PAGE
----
I think the C++17
variant type offers an interesting look at the language vs. library issue.
variant type has had a long and semi-torturous history in its development. The big issue has been how to deal with throwing constructors during assignment/emplacement into a live
The obvious desire would be to provide the strong exception guarantee: if the new object throws during copy/move/emplace into the
variant, then the
variant is left unchanged. But implementing that has problems. The desired
sizeof for a
variant is that of an equivalent
union + a
char to discriminate within them.
Which means that if you assign/emplace into a variant, 2 things have to happen: destroy the old value, then construct the new value in its place. It's #2 that fails; the old value is gone. You can't get it back.
You could try to play games, like moving the old value into a temporary, then moving it back if the construction of the new fails. But move operations are allowed to throw, and there are even standard library types with throwing moves. You can try to double-buffer the data (store 2x the data, so you always have a temporary around), or even allocate memory like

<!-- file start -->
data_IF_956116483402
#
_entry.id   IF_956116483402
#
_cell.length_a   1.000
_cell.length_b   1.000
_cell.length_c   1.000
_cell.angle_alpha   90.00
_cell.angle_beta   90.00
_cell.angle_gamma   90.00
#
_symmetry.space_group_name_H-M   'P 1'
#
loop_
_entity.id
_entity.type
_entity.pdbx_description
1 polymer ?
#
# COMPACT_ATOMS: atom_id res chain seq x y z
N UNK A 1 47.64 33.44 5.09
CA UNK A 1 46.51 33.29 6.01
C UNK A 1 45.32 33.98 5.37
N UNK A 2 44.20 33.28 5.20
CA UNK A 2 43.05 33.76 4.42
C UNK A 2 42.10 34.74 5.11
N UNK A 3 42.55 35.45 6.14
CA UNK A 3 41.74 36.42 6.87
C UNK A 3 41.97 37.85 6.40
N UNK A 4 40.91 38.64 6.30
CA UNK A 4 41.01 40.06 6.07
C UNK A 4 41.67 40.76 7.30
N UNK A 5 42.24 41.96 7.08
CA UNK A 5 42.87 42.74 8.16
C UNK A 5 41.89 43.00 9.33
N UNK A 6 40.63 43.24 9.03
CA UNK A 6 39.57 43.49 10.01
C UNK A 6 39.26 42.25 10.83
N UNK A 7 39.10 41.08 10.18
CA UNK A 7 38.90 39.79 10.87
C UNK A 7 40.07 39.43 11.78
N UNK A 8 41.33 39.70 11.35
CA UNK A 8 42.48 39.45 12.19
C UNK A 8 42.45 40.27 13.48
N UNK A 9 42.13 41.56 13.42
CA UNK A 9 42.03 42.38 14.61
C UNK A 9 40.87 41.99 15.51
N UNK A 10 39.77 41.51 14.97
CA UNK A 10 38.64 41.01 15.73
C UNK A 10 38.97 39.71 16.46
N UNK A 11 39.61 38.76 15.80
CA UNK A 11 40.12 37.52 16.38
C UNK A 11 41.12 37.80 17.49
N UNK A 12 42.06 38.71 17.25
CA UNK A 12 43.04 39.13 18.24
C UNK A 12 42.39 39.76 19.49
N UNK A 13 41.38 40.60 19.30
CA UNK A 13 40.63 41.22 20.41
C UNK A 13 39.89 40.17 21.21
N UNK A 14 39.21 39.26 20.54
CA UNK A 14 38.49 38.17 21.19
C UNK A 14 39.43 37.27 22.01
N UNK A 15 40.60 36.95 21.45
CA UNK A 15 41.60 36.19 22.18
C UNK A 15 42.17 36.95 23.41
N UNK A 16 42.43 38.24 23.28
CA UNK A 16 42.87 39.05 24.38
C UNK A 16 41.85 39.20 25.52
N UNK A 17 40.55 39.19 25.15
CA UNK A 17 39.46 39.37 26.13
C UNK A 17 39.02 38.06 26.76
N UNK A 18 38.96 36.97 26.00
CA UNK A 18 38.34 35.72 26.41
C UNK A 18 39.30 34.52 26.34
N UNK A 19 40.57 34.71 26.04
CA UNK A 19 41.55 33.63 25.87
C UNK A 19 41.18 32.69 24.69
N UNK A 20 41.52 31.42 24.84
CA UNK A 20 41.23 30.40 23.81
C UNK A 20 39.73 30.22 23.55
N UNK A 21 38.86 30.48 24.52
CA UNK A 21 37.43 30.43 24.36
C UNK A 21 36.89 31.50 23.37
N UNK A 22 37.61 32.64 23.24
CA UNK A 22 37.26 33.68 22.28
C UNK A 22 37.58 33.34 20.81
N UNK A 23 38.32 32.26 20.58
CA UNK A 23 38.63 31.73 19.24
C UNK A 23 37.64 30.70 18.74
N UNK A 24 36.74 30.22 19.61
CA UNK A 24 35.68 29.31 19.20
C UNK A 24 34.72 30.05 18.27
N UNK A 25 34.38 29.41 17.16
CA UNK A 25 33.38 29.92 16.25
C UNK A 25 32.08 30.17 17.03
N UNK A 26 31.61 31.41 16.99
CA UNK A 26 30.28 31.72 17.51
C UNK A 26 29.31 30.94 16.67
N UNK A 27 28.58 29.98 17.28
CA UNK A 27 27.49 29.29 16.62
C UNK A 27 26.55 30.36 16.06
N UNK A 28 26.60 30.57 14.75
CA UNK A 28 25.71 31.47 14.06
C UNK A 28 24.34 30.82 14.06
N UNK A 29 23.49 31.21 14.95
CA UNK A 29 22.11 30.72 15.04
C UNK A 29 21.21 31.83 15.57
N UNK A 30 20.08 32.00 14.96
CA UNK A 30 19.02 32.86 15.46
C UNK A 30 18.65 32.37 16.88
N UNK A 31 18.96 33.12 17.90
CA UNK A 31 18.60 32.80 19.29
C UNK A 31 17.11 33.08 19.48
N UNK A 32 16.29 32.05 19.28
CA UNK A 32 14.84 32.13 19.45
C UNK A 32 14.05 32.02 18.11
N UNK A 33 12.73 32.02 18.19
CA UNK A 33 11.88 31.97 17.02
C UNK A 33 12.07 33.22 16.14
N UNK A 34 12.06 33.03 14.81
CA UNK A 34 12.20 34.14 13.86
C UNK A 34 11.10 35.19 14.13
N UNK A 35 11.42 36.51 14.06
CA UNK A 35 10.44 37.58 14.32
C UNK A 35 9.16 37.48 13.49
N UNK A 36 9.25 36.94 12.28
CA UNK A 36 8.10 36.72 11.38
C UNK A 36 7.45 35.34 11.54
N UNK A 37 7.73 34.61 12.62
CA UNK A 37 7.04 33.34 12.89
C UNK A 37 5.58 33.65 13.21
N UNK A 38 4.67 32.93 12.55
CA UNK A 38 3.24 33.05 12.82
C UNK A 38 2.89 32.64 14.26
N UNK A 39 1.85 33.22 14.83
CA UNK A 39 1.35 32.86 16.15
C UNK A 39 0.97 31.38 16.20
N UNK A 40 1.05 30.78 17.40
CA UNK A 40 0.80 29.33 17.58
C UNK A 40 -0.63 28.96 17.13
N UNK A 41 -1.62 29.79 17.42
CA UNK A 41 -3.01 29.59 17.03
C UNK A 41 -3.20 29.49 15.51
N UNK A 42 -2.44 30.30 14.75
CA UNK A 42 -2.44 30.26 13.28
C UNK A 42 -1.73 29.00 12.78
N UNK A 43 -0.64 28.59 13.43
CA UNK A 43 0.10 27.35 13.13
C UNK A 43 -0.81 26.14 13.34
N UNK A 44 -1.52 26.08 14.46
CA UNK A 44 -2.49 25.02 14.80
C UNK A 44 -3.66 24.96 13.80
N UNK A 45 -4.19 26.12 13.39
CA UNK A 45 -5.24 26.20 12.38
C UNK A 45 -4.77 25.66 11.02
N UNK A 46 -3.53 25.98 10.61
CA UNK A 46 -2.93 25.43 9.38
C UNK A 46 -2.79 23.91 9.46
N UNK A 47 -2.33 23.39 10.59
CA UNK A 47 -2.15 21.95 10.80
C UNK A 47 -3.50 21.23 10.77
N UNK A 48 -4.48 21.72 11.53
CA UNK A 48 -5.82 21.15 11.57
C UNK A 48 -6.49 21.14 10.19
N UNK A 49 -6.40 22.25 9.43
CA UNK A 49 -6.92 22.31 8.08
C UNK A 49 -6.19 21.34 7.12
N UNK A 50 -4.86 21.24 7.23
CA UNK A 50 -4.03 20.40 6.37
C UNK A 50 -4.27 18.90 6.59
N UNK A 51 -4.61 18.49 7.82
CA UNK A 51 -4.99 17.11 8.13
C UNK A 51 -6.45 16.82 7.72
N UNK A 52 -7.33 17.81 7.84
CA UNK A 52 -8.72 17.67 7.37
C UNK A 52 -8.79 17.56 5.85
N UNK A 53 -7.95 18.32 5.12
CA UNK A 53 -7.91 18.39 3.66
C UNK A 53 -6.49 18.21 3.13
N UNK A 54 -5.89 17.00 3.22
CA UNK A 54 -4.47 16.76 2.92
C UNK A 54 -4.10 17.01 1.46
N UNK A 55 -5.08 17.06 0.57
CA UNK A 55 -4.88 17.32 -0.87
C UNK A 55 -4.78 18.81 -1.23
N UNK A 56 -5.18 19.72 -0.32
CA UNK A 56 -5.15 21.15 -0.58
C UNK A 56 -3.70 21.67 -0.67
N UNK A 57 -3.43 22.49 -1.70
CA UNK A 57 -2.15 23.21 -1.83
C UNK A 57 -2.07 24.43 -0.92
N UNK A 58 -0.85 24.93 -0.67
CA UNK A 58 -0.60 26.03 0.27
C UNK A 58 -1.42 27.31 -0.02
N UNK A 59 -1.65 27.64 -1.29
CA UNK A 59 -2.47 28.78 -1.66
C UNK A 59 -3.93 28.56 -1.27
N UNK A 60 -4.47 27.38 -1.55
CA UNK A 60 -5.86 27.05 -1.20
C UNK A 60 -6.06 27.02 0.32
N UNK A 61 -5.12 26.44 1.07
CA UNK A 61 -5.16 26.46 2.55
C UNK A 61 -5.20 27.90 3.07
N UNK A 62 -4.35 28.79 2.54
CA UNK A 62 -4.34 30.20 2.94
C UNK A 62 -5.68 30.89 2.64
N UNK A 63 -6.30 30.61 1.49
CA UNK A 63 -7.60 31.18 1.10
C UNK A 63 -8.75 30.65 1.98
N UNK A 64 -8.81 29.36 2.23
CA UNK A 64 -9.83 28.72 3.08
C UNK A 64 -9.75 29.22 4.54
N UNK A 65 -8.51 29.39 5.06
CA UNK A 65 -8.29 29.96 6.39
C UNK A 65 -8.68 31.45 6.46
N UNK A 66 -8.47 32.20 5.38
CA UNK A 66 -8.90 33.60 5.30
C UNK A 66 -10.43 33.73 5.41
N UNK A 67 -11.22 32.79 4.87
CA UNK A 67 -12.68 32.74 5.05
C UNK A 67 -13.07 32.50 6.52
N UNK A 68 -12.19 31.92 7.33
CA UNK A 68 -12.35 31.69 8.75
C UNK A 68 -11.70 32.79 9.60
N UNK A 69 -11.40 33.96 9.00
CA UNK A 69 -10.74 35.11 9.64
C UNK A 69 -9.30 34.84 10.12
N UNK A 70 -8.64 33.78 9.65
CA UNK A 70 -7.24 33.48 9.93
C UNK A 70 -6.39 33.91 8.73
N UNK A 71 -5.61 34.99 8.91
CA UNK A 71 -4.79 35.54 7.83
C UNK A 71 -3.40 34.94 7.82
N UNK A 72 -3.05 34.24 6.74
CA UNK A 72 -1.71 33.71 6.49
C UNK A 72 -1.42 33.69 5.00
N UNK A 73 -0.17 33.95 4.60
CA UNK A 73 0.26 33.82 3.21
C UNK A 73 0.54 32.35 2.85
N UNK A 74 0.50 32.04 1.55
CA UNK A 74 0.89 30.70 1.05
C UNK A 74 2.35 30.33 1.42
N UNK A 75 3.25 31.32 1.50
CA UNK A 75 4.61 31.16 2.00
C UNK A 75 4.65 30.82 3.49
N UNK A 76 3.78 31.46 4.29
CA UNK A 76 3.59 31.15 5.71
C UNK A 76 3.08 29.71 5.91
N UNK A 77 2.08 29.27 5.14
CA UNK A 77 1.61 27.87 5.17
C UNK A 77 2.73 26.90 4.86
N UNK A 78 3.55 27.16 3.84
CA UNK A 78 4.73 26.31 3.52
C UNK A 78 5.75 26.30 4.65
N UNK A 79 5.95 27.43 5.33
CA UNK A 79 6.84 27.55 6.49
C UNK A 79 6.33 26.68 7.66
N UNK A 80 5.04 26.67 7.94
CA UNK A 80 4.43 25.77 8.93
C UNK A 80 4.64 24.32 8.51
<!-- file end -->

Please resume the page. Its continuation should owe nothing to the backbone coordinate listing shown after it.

boost::variant, but those were considered unacceptable by the committee.
For a language-based
variant, this would obviously not be an issue. The standard would simply declare by fiat that it offers the strong exception guarantee and that it is sized appropriately, doesn't allocate memory, etc. Compilers would have to use compiler magic to make it work.
However... what if we could simply expose that "compiler magic" as a first-class language feature? For example, this proposal suggests a way to effectively make move constructors that don't throw. By doing that, we can now use the temporary method to implement
This gives you most-if-not-all of the advantages of a language
variant, but it also gives you tools you can use to make your other code more efficient.
If you try to shove anything and everything into the language, what you'll find is that you'll make users overly dependent on the language, rather than using the language to give users the tools to build what they need. This is especially important for a low(er)-level language like C++.